The CDC (Centers for Disease Control and Prevention) advises us to do the following to help protect ourselves from the virus:


There are a number of infographics on safety precautions against MERS that are very simple to follow that you can teach your little ones or you can read and follow yourself. Don’t feel dumb reading them or being reminded of what to do, because believe it or not, some of us can’t even wash our hands properly!

This video shows us the proper way of sneezing and washing our hands.

It will also help a great deal to boost your immunity as people with weakened immune system such as those who are very young, the aged, the sick and pregnant women are more susceptible to MERS. The patients who died of MERS in Korea had been ill before they contracted MERS.

All the MERS cases in South Korea are hospital-related, so it is best to avoid MERS-affected hospitals.

The Korean government has already disclosed 24 MERS-affected hospitals. These are:

Hospitals with MERS patients
  1. Samsung Medical Center in Gangnam, Seoul where one of its doctor was diagnosed with MERS and apparently contacted over 1,500 people
  2. 365 Seoul Open Clinic in Cheonho, Seoul
  3. Pyeongtaek St. Mary’s Hospital, in Pyeongtaek, Gyeonggi Province
  4. Asan Seoul Clinic in Asan, South Chungcheong Province
  5. Daecheong Hospital in Daejeon
  6. Konyang University Hospital in Daejeon
Other MERS effected hospitals
  1. Asan Medical Center in Songpa, Seoul
  2. Yeouido St. Mary’s Hospital in Seoul
  3. Hanaro Clinic in Seoul
  4. Yoon Chang-ok Internal Medicine Clinic in Pildong, Seoul
  5. Pyeongtaek Pureun Hospital in Pyeongtaek, Gyeonggi Province
  6. Pyeongtaek 365 Yonhapheo Clinic (Clinics Alliance) in Pyeongtaek, Gyeonggi Province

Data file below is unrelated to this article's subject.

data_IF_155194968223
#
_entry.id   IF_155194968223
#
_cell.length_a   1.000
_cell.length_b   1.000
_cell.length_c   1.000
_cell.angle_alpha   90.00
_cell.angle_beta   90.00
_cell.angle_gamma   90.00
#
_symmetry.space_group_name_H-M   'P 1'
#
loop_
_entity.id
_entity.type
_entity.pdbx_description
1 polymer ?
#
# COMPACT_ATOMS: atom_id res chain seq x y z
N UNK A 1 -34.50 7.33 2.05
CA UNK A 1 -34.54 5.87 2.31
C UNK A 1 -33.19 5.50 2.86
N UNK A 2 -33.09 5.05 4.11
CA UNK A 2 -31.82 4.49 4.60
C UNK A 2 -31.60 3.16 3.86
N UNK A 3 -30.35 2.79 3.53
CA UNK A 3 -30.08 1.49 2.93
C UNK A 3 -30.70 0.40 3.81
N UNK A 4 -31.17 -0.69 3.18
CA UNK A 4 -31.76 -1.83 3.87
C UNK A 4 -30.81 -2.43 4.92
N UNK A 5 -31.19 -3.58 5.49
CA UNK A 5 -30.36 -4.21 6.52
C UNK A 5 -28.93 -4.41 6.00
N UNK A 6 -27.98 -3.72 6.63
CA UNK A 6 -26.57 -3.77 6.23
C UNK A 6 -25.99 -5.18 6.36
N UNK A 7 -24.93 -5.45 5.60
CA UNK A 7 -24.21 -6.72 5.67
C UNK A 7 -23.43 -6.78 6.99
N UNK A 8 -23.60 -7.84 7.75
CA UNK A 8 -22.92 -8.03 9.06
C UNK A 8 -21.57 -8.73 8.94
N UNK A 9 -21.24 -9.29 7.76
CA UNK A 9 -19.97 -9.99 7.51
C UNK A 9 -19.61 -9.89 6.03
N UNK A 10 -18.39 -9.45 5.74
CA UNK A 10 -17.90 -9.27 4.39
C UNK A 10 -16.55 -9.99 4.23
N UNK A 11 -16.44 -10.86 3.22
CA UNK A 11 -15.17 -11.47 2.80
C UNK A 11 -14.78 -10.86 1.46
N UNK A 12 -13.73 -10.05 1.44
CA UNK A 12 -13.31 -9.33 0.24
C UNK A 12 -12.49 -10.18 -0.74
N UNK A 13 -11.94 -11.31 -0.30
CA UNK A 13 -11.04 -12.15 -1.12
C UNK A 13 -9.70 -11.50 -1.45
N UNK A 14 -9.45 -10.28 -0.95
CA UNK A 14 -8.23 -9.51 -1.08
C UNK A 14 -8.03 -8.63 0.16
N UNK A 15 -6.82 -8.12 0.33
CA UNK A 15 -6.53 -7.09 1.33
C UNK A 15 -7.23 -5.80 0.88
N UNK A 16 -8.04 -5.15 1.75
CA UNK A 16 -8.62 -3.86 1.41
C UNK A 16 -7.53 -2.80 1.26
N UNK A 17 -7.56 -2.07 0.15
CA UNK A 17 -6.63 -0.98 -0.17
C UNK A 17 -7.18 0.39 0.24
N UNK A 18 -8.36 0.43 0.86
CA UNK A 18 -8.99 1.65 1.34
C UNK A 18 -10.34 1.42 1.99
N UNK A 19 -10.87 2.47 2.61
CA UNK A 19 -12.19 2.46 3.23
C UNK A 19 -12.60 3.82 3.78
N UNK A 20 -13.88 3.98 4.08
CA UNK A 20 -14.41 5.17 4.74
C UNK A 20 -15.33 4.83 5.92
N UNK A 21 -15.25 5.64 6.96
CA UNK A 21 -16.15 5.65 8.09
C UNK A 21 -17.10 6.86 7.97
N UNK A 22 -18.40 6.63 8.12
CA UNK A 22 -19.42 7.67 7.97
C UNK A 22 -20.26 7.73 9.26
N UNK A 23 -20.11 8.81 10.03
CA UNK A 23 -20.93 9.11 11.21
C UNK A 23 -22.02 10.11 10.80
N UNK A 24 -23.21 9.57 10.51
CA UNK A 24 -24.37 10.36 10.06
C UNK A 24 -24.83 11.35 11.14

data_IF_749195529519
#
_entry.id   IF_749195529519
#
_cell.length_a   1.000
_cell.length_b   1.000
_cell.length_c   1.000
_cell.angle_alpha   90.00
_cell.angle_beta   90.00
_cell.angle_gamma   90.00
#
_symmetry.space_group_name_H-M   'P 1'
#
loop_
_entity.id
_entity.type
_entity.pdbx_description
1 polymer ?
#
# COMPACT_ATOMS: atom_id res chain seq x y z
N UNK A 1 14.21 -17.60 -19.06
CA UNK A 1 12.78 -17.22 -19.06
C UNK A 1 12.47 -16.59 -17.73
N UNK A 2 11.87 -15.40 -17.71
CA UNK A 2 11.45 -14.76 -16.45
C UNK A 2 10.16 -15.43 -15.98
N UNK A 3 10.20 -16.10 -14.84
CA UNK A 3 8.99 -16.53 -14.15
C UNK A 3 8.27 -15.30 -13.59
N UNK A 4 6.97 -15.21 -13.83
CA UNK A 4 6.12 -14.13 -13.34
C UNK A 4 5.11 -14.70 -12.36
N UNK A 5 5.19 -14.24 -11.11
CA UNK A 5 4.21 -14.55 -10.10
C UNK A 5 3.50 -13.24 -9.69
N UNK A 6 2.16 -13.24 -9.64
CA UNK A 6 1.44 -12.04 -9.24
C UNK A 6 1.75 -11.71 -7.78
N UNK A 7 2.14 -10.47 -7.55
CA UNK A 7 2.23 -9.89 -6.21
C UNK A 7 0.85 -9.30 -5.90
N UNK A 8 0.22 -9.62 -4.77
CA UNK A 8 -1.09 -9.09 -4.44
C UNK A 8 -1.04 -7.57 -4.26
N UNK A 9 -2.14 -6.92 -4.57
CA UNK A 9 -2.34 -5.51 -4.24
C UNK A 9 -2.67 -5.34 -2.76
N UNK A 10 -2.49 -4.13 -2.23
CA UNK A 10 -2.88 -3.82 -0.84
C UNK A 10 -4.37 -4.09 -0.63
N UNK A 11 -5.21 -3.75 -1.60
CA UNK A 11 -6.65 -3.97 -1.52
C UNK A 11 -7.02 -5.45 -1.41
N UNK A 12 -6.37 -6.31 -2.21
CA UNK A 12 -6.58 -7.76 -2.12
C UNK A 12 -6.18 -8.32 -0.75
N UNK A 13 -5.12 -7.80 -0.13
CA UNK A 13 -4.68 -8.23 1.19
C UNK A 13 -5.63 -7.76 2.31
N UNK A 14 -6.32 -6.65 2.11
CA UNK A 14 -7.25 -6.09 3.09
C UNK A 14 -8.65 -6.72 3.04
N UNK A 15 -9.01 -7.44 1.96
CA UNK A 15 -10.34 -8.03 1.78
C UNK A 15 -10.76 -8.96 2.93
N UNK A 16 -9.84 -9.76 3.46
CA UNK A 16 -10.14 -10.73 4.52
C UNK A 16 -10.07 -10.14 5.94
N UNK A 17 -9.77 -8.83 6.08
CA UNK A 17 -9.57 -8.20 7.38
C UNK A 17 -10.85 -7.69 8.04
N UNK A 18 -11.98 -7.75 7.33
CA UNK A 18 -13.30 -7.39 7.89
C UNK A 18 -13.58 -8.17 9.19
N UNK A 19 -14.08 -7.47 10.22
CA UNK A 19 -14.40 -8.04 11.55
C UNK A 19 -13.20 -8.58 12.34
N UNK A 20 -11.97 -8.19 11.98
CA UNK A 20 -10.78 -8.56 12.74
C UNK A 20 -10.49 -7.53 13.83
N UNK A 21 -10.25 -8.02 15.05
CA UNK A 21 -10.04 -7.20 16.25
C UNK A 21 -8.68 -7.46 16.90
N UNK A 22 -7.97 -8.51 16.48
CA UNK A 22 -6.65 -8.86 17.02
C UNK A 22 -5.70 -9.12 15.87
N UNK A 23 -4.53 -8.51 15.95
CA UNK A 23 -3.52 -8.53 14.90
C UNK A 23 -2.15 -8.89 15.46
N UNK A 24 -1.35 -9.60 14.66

7. Pyeongtaek Good Morning Hospital in Pyeongtaek, Gyeonggi Province
  8. The Good Samaritan Bagae Hospital in Pyeongtaek, Gyeonggi Province
  9. Pyeongtaek Yeonsei Hub Family Medicine in Pyeongtaek, Gyeonggi Province
  10. St. Vincent Hospital in Suwon, Gyeonggi Province
  11. Hallym University Medical Center in Hawseong, Gyeonggi Province
  12. Medihols Hospital in Bucheon, Gyeonggi Province
  13. Bucheon St. Mary’s Hospital in Bucheon, Gyeonggi Province
  14. St. Mary’s Hospital Family Medicine Clinic in Seongdong-gu, Seoul (It was wrongfully identified as a Gunpo clinic by the ministry)
  15. Osan Korea Hospital in Osan, Gyeonggi Province
  16. Cheonan Dankook University Hospital in Cheonan, South Chungcheong Province
  17. Choi Sun-yong Internal Medicine Clinic in Sunchang, North Jeolla Province.
  18. Daecheon Clinic in Daecheon, South Chungcheong Province

(Source: The Korea Observer)

To see a detailed list of these hospitals, you can check this site in Korean.

On Facebook, a homepage called 메르스맵 provides updates of places in Korea where there have been cases of MERS. 

Some of these areas are:

  • Boryeong-si ,Chungcheonnam-do Province
  • Pyeongtaek-si, Gyeonggi-do,
  • Seo-gu, Daejeon 
  • Asan-si, Chungchongnam-do
  • Jongno-gu, Seoul 
  • Hwaseong-si, Gyeonggi-do 
  • Kangnam-gu,Seoul
  • Gangdong-gu, Seoul

If you live in one of these areas, wear a mask when you go out.


 (Source: Community Korea)
Although wearing a filter or a surgical mask is said to have little or no benefit, it is better to use one than not have any protection at all. Even though I don’t live in a MERS-affected area, I wear a mask when I commute and go to public places. I started taking Vitamin C, because I easily get sick. I have always had the habit of washing my hands and bringing a hand sanitizer wherever I go. I don’t touch elevator buttons of door knobs in public places. I always have a tissue to wrap around my finger or cover my hands with whenever I push the button of the elevator or handle the door knob. Being obssessive-compulsive somehow helps.
If you are experiencing symptoms of MERS such as fever, cough and difficulty in breathing, diarrhea and nausea or vomiting, seek medical attention right away. There is no vaccine to prevent MERS infection and no specific treatment, but medical care to contain the virus and to help alleviate symptoms such as fever, cough and shortness of breath are given to MERS patients.
Keep safe everyone. Be vigilant against MERS, but keep an open mind.

One thought on “Dealing with MERS Outbreak, Prevention and Places to Avoid in Korea